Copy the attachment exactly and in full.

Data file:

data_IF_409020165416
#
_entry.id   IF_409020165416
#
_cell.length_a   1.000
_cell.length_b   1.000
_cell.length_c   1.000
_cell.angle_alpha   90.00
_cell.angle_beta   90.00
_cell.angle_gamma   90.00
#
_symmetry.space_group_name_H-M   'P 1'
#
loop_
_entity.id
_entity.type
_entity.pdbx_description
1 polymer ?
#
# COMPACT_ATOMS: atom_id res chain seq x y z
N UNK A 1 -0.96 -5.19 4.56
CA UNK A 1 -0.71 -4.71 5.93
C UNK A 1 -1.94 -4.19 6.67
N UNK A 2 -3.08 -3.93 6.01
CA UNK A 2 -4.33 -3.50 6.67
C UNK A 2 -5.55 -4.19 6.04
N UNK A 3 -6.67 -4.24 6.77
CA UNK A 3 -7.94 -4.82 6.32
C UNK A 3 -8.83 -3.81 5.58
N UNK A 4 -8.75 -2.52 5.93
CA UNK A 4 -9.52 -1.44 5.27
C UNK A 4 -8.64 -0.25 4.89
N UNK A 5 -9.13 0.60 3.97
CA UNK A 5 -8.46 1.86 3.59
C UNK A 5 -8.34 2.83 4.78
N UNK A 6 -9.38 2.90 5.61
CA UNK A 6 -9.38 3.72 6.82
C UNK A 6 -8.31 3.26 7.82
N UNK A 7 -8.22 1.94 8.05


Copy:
data_IF_409020165416
#
_entry.id   IF_409020165416
#
_cell.length_a   1.000
_cell.length_b   1.000
_cell.length_c   1.000
_cell.angle_alpha   90.00
_cell.angle_beta   90.00
_cell.angle_gamma   90.00
#
_symmetry.space_group_name_H-M   'P 1'
#
loop_
_entity.id
_entity.type
_entity.pdbx_description
1 polymer ?
#
# COMPACT_ATOMS: atom_id res chain seq x y z
N UNK A 1 -0.96 -5.19 4.56
CA UNK A 1 -0.71 -4.71 5.93
C UNK A 1 -1.94 -4.19 6.67
N UNK A 2 -3.08 -3.93 6.01
CA UNK A 2 -4.33 -3.50 6.67
C UNK A 2 -5.55 -4.19 6.04
N UNK A 3 -6.67 -4.24 6.77
CA UNK A 3 -7.94 -4.82 6.32
C UNK A 3 -8.83 -3.81 5.58
N UNK A 4 -8.75 -2.52 5.93
CA UNK A 4 -9.52 -1.44 5.27
C UNK A 4 -8.64 -0.25 4.89
N UNK A 5 -9.13 0.60 3.97
CA UNK A 5 -8.46 1.86 3.59
C UNK A 5 -8.34 2.83 4.78
N UNK A 6 -9.38 2.90 5.61
CA UNK A 6 -9.38 3.72 6.82
C UNK A 6 -8.31 3.26 7.82
N UNK A 7 -8.22 1.94 8.05